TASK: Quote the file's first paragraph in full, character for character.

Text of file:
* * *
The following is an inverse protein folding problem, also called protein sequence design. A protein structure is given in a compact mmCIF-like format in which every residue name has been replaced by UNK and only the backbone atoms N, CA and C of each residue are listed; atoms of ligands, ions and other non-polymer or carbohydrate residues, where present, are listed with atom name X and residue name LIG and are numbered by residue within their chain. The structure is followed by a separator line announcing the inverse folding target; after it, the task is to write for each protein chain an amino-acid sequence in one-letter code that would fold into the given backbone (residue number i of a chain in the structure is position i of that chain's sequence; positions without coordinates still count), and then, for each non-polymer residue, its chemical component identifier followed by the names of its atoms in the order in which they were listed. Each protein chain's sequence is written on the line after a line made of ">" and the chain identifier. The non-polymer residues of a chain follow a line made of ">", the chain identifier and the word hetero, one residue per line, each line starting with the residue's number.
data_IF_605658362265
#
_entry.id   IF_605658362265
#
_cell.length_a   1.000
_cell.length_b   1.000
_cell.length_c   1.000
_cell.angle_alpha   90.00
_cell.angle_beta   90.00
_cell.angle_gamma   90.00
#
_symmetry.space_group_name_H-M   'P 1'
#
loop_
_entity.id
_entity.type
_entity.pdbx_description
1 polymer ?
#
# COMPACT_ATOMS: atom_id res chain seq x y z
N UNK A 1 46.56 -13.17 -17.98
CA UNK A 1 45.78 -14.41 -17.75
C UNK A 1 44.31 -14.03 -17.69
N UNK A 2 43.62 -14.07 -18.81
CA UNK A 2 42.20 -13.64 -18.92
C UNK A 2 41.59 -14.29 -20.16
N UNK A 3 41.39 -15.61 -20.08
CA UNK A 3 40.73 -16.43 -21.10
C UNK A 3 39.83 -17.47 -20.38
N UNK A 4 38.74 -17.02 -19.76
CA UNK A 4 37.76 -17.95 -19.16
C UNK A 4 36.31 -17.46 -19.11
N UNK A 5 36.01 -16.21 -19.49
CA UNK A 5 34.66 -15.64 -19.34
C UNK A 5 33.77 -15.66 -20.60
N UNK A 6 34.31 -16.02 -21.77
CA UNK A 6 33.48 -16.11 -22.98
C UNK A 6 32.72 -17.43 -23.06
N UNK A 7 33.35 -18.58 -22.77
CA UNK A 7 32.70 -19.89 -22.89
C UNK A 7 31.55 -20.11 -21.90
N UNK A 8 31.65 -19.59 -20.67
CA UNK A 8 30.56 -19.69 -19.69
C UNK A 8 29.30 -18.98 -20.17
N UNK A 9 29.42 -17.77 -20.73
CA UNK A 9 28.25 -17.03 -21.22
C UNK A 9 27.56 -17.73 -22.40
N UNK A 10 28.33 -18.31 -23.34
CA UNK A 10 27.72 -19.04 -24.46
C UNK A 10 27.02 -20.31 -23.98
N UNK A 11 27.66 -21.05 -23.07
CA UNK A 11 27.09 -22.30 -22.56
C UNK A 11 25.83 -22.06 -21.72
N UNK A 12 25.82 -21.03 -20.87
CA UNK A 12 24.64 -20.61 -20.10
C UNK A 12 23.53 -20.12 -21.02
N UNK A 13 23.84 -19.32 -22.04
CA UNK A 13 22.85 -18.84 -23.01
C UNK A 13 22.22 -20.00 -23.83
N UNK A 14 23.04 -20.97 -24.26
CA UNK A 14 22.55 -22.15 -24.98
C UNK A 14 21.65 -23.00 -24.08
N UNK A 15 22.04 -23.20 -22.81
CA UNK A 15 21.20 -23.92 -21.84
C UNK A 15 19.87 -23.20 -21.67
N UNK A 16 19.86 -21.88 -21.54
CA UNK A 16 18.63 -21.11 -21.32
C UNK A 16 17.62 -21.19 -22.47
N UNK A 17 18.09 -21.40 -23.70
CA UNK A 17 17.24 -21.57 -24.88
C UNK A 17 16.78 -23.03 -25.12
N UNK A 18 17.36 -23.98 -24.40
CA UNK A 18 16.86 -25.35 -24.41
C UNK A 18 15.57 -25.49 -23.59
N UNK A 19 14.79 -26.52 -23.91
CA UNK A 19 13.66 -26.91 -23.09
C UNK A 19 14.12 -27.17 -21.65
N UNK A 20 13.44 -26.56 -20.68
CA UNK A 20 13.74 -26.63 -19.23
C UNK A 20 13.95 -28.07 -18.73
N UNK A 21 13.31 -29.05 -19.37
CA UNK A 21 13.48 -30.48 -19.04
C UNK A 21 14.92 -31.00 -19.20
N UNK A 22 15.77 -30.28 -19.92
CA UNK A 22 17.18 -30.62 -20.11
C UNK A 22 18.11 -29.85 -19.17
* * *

The following is an inverse protein folding problem, also called protein sequence design. A protein structure is given in a compact mmCIF-like format in which every residue name has been replaced by UNK and only the backbone atoms N, CA and C of each residue are listed; atoms of ligands, ions and other non-polymer or carbohydrate residues, where present, are listed with atom name X and residue name LIG and are numbered by residue within their chain. The structure is followed by a separator line announcing the inverse folding target; after it, the task is to write for each protein chain an amino-acid sequence in one-letter code that would fold into the given backbone (residue number i of a chain in the structure is position i of that chain's sequence; positions without coordinates still count), and then, for each non-polymer residue, its chemical component identifier followed by the names of its atoms in the order in which they were listed. Each protein chain's sequence is written on the line after a line made of ">" and the chain identifier. The non-polymer residues of a chain follow a line made of ">", the chain identifier and the word hetero, one residue per line, each line starting with the residue's number.